Headway Self Build Collective - Walthamstow



  • John Struthers, a Circle 33 tenant in Waltham Forest, believed that it would take up to ten years to get rehoused into more suitable accommodation and decided the only option was to try to build a new home himself. In 2006 he put an ad in the Waltham Forest Guardian, leafleted homes and libraries, and went round the estates talking to people and asking them to get involved
  • Twenty people responded and John plus others formed the Headway Self Build Group Collective.  With the help of the Community Self-Build Agency (CSBA), they persuaded Circle 33 Housing Trust and the local authority to support a self-build scheme   
  • In 2012 they discovered an ideal plot of land off Penhryn Avenue in Chapel End which was a disused garage complex. The land was owed by Circle 33 Housing Association and they were persuaded to allocate it to Headway in order to build 10 houses on it
  • Many of the members of the Headway Self-Build Group were in overcrowded council flats in nearby tower blocks, but were unlikely to be eligible for re-housing in the foreseeable future. Circle agreed to include the project in their affordable homes programme   
  •  The Community Self-Build Agency recommended a ‘shell and fit out’ development whereby a contractor would build the structural shell of the houses and the self-builders would carry out some second fix carpentry, decorations and fencing. It was agreed that it would proceed on this basis
  •  Jon Broome Architects, with a track record in self-build and low energy housing, produced three options for developing the site with two storey family homes with gardens.  The composition of the group required a mix of 2, 3 and 4 bedroom houses together with a house designed for a wheelchair user
  • A Design and Build contract was negotiated by Circle 33’s Project Managers with Kind & Co, a local contractor who built the infrastructure and conventional prefabricated timber-framed brick-clad shells for the two-storey houses.  Waltham Forest College provided tailor-made training in basic construction for the self-builders and also provided tutors and apprentices to work on site, helping them carry out ‘second fix’ carpentry, hanging doors and fixing skirtings, fitting kitchens and carrying out decorations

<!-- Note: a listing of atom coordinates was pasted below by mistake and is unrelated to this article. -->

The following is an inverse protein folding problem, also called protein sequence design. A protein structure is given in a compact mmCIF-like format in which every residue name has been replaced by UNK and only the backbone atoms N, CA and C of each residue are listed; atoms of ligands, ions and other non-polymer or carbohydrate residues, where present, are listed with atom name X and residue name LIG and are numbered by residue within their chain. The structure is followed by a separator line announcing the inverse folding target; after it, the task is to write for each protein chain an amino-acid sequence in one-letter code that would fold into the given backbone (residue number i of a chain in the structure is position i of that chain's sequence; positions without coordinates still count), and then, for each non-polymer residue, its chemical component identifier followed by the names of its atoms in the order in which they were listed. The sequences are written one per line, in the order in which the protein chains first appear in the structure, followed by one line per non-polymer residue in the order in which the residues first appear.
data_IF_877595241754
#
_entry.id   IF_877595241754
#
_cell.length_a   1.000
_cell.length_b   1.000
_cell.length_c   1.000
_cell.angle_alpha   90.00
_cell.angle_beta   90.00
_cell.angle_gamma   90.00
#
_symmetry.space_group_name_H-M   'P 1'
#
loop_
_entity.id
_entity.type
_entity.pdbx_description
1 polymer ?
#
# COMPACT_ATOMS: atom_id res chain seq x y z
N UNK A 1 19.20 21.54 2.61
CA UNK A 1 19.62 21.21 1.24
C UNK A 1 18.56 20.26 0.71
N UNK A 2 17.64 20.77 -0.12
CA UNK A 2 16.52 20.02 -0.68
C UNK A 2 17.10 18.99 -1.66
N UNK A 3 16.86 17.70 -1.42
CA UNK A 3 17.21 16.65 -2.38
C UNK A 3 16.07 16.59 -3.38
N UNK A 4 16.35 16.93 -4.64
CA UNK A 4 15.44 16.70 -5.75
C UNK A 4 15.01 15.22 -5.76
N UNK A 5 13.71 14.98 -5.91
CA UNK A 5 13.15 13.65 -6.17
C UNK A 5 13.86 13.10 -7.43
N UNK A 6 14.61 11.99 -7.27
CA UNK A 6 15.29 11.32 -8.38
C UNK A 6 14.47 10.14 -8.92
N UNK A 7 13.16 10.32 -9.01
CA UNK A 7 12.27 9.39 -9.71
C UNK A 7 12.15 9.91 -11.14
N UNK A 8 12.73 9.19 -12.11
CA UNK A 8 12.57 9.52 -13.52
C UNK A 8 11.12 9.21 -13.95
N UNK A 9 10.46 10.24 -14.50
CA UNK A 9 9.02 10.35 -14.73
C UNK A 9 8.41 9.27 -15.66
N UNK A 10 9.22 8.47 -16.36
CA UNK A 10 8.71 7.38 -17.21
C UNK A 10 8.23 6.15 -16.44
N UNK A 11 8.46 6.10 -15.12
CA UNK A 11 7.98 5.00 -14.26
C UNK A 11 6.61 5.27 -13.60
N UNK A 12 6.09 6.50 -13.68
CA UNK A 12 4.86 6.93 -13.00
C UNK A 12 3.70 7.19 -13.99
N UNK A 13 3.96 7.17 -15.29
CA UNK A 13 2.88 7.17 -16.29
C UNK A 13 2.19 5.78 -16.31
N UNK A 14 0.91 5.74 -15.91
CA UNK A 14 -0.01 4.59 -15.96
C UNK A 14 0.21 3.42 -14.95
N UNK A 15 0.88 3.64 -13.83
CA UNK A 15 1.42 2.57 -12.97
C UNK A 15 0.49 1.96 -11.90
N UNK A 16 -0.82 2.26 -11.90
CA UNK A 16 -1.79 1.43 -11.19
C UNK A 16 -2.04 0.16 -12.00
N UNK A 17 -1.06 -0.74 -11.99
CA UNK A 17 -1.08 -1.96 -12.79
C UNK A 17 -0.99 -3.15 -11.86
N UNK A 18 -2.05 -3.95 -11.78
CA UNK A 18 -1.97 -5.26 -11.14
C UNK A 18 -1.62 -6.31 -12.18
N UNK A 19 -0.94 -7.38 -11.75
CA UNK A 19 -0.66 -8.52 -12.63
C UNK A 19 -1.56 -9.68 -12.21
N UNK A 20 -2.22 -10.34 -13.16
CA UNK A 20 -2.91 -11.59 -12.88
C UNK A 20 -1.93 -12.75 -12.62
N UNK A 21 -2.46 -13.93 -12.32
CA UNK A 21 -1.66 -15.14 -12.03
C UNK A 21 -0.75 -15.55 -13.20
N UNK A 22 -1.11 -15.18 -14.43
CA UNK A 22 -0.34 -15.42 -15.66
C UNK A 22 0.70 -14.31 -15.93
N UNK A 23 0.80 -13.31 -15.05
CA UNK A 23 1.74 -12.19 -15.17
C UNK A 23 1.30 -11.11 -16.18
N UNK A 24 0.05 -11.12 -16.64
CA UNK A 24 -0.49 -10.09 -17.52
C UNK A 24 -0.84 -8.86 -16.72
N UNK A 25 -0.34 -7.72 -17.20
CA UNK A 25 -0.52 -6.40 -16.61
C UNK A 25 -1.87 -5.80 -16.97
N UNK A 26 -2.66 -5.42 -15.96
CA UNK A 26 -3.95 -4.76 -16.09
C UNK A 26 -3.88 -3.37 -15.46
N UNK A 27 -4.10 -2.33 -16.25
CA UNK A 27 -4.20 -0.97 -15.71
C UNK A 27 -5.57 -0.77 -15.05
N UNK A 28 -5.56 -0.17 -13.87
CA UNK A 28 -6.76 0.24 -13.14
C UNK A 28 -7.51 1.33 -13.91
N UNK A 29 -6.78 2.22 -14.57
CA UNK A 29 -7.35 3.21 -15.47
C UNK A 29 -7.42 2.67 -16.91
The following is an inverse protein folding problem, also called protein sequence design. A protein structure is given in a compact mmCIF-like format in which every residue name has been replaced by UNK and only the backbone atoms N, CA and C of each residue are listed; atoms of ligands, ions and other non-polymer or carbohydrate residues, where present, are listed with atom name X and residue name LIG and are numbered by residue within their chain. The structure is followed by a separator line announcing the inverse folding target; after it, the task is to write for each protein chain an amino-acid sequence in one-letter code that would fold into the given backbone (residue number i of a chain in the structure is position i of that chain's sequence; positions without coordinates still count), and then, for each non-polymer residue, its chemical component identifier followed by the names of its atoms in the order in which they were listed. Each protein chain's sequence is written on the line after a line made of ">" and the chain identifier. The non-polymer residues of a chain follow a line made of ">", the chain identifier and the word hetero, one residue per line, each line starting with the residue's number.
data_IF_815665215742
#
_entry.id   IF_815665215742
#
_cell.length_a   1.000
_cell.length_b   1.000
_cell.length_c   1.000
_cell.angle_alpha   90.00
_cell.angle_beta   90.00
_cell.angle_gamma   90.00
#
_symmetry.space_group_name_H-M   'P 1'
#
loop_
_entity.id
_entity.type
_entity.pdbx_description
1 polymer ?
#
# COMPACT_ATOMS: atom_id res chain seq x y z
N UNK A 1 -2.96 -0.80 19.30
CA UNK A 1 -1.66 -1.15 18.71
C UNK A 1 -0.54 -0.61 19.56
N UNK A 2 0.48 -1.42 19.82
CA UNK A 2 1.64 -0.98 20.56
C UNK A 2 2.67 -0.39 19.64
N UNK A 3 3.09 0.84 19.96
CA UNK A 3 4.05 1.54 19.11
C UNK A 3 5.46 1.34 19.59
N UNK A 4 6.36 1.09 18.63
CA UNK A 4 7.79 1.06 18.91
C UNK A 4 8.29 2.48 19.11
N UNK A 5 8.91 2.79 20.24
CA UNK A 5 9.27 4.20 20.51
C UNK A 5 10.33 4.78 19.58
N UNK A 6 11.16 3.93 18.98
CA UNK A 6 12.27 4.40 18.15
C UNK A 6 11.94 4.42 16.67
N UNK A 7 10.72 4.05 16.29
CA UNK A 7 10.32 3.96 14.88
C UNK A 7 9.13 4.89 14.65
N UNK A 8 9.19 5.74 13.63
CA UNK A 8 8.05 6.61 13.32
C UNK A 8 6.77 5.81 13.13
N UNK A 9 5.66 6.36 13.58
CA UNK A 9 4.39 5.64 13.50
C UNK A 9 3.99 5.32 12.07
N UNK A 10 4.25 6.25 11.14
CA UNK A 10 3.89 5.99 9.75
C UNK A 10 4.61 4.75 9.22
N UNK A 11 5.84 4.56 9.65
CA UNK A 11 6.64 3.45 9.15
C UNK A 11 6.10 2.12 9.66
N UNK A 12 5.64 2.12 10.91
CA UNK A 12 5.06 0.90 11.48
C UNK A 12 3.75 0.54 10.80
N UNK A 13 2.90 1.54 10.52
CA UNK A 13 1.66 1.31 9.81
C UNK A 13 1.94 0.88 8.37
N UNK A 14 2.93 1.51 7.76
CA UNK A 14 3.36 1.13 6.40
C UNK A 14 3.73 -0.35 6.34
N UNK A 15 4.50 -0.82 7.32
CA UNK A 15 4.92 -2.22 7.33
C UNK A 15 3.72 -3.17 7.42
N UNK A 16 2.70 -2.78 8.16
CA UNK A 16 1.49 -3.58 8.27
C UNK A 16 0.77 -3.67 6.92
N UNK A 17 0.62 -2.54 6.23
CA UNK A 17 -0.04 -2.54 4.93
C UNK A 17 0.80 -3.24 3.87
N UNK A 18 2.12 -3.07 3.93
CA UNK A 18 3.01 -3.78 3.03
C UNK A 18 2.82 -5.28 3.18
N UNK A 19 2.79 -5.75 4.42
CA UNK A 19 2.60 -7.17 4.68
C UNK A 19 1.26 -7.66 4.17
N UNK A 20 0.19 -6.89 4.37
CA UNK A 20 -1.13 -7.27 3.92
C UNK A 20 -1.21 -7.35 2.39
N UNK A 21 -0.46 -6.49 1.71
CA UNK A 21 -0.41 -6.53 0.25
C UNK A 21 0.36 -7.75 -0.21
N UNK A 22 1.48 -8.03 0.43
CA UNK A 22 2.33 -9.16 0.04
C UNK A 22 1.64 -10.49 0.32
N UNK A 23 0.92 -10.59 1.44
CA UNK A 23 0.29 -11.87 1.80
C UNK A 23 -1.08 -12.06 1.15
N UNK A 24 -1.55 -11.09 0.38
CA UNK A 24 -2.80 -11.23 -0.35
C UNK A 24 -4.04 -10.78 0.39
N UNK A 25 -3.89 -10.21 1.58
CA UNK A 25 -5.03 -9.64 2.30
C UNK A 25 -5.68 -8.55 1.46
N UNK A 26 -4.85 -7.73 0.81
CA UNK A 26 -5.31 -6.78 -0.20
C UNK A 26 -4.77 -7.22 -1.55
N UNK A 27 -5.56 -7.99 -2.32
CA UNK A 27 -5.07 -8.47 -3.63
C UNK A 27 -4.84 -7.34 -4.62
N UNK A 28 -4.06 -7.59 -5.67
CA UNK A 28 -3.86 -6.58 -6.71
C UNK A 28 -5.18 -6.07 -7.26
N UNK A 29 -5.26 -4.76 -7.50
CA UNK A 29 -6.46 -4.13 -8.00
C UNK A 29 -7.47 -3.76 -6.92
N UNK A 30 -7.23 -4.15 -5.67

• The houses were designed to Passivhaus standards with a view to reducing heating costs to as little as £80 a year but standards had to be reduced to Code 4 for Sustainable Homes Level because the tender was beyond the budget. The negotiation also involved cutting sleeping galleries, which reduced space standards. The project cost £1.3m from beginning to end, meaning each house cost on average £130,000 – net of the land which Circle already owned   
  • The self-builders were party to the decisions regarding the layout and options for the house plans and elevations.  However, they had little say in the cost cutting exercise which was subject to the priorities of the project managers and design & build contractor.  Having carried out some of the construction they properly understand the construction and operation of the houses which should minimize maintenance costs in the future
  • It took two years for all the planning applications, plans, transport studies, local consultations, designs and contracts to be agreed and the build started  in November 2014. The project was completed in 2015 and each occupant is a tenant of Clarion HA, in succession to Circle 33 
  • It was hoped that custom-build would have reduced costs and a small surplus was planned for distribution to the members of the group on completion in recognition of their labour, but in the event any potential saving in labour was negated by additional project management and supervision costs

Key Messages

  •  The residents have worked together for some years to establish what should now be a lasting community and a sustainable neighbourhood
  • The residents were able to feed into the design and now enjoy comfortable and cost effective new homes built to a good standard at reasonable rents
  • The potential of self-build input to reduce building costs and create a surplus to reduce rents has to be balanced with the self-builders’ capabilities. This balance is often struck by professionals who may have different priorities to the residents who will have to deal with higher housing costs in the long-term.  It is important that self-builders are not marginalised in this process.
  • For more information see here.


Published in March 2018